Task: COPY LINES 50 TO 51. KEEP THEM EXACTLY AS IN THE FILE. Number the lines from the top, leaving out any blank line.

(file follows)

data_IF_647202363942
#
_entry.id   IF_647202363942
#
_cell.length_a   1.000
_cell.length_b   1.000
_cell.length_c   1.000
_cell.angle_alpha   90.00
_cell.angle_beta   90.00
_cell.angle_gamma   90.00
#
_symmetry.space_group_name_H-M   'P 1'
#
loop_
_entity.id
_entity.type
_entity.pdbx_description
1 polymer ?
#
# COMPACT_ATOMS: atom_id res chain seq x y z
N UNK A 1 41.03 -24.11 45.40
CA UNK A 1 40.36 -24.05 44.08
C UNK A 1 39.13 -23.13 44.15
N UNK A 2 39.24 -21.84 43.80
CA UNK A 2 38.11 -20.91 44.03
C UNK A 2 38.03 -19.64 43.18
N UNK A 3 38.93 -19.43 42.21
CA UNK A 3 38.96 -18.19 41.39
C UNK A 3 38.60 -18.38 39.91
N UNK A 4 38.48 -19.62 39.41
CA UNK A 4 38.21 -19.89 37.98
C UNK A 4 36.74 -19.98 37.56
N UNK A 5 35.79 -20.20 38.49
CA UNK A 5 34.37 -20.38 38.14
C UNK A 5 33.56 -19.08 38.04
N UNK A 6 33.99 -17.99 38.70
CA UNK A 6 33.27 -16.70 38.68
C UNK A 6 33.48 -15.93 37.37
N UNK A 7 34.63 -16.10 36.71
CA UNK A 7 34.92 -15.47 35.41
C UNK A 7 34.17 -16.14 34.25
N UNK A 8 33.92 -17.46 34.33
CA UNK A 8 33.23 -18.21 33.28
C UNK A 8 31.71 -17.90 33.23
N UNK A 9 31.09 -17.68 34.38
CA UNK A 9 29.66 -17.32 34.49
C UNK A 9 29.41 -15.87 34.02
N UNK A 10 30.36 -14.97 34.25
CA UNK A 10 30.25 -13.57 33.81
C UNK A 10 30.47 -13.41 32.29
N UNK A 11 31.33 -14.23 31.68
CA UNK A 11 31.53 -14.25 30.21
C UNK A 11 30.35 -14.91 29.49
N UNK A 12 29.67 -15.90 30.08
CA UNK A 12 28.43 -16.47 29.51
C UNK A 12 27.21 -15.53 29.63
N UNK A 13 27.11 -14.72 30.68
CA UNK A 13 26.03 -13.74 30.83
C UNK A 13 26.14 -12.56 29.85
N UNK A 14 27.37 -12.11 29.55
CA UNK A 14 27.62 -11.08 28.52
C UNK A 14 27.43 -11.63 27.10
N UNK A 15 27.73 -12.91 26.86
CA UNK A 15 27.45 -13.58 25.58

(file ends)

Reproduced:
C UNK A 10 30.47 -13.41 32.29
N UNK A 11 31.33 -14.23 31.68